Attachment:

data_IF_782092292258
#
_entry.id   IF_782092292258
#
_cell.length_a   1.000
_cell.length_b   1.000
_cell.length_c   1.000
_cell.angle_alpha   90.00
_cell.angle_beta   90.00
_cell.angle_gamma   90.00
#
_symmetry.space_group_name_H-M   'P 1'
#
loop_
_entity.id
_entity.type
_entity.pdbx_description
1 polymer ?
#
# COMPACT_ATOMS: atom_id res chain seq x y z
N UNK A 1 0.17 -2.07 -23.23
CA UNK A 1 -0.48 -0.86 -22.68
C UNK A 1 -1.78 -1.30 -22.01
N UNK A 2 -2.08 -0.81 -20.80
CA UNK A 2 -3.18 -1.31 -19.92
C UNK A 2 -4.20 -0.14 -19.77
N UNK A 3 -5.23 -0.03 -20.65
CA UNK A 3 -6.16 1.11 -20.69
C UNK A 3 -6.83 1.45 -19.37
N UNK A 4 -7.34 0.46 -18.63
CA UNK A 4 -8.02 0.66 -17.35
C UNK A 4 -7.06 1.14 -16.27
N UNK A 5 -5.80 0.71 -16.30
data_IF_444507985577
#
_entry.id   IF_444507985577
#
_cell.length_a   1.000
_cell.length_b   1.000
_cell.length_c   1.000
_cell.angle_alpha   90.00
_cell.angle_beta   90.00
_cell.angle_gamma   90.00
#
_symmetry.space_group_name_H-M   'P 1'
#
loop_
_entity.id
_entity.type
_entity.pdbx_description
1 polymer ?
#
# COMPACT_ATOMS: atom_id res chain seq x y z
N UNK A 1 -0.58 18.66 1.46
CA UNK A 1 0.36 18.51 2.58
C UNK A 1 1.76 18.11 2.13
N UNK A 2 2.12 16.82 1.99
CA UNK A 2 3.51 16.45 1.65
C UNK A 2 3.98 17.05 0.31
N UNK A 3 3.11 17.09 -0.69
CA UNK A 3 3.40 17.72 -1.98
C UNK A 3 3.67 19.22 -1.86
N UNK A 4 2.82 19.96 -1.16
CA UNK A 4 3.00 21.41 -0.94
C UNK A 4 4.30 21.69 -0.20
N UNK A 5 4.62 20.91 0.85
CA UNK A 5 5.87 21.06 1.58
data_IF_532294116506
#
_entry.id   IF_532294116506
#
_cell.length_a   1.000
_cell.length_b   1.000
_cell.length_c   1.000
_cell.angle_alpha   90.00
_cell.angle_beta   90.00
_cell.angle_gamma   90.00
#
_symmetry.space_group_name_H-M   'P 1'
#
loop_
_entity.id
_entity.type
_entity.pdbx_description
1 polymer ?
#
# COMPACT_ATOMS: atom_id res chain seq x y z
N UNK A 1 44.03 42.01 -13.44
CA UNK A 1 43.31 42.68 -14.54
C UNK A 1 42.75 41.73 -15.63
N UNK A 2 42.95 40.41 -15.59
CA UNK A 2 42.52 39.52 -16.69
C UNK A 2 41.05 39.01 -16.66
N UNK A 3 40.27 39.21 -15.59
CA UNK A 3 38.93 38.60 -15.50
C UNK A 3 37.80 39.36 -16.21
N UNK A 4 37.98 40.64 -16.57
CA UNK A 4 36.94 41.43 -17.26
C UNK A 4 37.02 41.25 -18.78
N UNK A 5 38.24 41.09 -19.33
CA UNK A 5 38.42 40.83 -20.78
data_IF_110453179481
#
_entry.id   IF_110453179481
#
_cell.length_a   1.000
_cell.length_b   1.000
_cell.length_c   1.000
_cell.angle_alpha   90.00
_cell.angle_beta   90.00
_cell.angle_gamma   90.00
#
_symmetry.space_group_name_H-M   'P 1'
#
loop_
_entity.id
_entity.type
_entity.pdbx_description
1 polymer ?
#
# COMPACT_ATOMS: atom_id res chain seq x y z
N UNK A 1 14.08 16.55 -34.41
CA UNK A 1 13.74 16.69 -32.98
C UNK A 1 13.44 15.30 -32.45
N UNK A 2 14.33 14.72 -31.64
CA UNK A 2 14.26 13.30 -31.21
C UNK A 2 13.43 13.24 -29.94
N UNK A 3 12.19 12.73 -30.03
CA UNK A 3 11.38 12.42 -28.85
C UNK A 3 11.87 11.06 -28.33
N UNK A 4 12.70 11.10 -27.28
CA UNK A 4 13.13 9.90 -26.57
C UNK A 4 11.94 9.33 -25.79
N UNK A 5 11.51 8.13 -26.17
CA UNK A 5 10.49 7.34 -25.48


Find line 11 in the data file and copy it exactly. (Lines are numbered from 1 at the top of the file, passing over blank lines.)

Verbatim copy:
#